Crapo said in July that he had “the utmost confidence” in Kraninger’s ability to direct the bureau’s enforcement of consumer finance laws, protect consumers’ personal data, broaden access to credit and make the CFPB “more transparent and accountable.”
In opposing Kraninger, Sen. Elizabeth Warren, a Massachusetts Democrat who was the bureau’s architect, said on the Senate floor: “It isn’t Ms. Kraninger’s management experience that got her a giant promotion, it’s her enthusiasm for Mick Mulvaney’s anti-consumerism agenda that earned her this reward from President Trump.”
See related: CFPB considers deleting complaints from website
Don’t expect another Dodd-Frank
While Democrats in the House are set to pounce on Kraninger, they’re unlikely to be able to make much headway with significant pro-consumer legislation, observers say.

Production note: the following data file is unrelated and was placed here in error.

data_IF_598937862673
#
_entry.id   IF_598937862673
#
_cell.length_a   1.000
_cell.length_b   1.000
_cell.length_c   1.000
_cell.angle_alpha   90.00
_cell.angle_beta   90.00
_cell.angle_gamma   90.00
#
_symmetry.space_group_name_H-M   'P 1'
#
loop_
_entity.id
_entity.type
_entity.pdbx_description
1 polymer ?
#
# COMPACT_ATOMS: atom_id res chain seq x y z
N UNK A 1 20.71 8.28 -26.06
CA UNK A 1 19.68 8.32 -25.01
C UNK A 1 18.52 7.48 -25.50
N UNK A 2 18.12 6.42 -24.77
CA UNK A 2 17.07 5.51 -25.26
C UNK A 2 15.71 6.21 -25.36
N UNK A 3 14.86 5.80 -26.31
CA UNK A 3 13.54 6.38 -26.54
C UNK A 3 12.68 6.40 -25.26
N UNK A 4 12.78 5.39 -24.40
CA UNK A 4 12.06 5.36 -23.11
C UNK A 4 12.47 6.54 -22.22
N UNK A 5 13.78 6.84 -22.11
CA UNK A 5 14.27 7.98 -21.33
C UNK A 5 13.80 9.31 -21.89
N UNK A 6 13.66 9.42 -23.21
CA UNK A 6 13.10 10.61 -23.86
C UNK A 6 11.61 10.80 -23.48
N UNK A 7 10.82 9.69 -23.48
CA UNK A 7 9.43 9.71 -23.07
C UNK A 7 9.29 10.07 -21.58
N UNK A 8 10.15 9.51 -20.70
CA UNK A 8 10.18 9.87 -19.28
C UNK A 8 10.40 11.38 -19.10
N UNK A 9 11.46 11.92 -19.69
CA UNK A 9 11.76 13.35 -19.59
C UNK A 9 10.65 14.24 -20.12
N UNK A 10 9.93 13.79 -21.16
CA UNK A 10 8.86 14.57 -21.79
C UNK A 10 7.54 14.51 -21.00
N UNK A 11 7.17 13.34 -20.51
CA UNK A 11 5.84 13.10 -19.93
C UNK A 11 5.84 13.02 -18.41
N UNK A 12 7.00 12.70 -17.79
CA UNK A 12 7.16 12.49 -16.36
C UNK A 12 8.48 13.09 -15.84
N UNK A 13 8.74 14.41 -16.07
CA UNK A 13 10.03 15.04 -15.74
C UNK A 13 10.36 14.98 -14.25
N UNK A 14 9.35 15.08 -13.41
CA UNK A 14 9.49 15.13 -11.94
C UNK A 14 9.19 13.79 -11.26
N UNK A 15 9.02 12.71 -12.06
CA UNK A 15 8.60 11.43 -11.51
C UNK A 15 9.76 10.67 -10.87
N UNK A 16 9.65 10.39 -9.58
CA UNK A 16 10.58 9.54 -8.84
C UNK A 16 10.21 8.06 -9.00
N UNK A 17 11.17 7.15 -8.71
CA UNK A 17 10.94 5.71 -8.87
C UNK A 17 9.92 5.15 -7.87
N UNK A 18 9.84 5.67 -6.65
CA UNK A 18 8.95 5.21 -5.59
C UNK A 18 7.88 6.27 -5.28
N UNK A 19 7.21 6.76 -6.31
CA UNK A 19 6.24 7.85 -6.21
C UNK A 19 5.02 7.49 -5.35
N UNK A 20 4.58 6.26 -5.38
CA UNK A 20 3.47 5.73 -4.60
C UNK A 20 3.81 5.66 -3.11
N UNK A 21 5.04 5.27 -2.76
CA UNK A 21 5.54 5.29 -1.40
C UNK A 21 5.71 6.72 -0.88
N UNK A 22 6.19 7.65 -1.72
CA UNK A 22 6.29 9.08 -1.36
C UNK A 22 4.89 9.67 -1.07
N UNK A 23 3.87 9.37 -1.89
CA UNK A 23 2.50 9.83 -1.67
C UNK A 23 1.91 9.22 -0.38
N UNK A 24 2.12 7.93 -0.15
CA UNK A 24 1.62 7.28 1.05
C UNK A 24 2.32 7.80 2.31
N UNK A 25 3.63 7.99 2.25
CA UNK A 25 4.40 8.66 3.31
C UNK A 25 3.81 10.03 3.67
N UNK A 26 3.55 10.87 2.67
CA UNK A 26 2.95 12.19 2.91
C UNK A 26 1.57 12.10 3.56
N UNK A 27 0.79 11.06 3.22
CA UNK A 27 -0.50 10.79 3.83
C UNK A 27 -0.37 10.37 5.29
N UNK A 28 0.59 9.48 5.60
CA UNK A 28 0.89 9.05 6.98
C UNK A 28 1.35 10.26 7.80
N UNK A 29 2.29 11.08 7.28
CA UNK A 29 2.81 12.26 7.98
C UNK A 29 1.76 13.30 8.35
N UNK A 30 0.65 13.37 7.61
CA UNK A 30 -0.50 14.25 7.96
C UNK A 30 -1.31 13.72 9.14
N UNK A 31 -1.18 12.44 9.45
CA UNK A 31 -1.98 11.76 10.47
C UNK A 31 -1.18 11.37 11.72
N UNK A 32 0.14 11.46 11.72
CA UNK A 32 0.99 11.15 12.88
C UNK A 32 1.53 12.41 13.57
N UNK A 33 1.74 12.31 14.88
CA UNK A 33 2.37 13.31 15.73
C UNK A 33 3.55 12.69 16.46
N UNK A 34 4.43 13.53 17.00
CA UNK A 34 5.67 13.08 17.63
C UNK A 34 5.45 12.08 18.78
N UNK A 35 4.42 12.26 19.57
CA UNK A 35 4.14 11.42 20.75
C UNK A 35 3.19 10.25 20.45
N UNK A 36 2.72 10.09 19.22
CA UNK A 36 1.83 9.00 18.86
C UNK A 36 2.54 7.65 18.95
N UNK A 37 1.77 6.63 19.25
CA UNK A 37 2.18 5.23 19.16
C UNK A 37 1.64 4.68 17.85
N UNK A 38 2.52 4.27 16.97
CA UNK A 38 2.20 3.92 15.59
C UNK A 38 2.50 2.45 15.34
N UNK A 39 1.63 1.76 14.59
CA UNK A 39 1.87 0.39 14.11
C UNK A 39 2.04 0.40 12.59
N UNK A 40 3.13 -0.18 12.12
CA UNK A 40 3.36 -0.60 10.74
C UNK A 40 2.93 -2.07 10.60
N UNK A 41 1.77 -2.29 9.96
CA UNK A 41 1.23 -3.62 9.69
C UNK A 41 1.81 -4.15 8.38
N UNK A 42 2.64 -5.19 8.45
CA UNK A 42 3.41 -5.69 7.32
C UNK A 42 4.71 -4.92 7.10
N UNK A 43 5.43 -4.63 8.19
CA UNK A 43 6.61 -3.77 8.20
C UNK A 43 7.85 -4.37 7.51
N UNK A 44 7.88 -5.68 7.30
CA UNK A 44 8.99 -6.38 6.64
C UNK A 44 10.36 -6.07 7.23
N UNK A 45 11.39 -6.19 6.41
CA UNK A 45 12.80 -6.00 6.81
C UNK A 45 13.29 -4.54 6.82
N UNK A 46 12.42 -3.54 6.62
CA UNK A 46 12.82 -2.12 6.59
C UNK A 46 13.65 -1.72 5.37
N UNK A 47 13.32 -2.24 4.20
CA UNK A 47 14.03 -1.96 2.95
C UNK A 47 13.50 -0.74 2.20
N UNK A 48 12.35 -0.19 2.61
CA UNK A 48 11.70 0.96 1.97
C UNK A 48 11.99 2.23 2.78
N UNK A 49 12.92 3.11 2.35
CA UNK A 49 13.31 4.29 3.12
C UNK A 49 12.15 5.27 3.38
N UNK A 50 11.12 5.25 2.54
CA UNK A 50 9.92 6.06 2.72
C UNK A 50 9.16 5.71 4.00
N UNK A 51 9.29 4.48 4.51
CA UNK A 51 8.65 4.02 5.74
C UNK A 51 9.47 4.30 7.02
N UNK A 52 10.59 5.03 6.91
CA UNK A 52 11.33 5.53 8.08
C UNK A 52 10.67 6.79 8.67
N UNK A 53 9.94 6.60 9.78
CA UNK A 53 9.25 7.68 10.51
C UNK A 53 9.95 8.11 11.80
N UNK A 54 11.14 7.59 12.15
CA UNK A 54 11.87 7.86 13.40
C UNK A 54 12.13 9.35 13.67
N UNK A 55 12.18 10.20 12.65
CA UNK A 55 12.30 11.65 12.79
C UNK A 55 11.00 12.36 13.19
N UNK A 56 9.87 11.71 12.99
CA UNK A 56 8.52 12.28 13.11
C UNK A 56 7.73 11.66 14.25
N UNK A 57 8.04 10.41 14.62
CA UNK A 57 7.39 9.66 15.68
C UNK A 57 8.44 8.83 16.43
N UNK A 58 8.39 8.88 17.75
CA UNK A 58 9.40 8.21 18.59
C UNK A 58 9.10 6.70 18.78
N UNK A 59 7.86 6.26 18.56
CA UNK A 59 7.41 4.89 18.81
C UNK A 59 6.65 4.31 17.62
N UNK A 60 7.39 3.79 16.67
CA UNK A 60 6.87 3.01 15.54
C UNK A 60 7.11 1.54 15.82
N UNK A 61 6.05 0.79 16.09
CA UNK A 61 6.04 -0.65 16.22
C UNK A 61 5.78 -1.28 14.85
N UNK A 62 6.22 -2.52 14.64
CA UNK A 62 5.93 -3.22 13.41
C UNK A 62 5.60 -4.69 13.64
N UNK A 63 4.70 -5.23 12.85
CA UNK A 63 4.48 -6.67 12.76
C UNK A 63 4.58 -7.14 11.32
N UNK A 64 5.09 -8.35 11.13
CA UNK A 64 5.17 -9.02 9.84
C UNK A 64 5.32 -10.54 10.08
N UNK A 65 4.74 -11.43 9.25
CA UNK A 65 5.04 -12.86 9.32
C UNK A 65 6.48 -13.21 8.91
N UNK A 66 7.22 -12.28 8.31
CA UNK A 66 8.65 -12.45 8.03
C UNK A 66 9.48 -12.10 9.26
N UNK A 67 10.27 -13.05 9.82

Young said a divided government – with Republicans commanding the Senate and White House, and Democrats controlling House – will prevent Democrats from passing landmark pro-consumer legislation like the Dodd-Frank Act, which passed in 2010.
Instead, the “key power” of House Democrats, he said, will be the ability to prevent anti-consumer legislation from becoming law.
“When must-pass bills come up, [House Democrats] can now demand that anti-consumer provisions be removed and can even demand some more modest protections be included in the bills,” Young said.
Naylor of Public Citizen said Waters also might be able to collaborate with Crapo, her Senate counterpart, on modest pro-consumer efforts.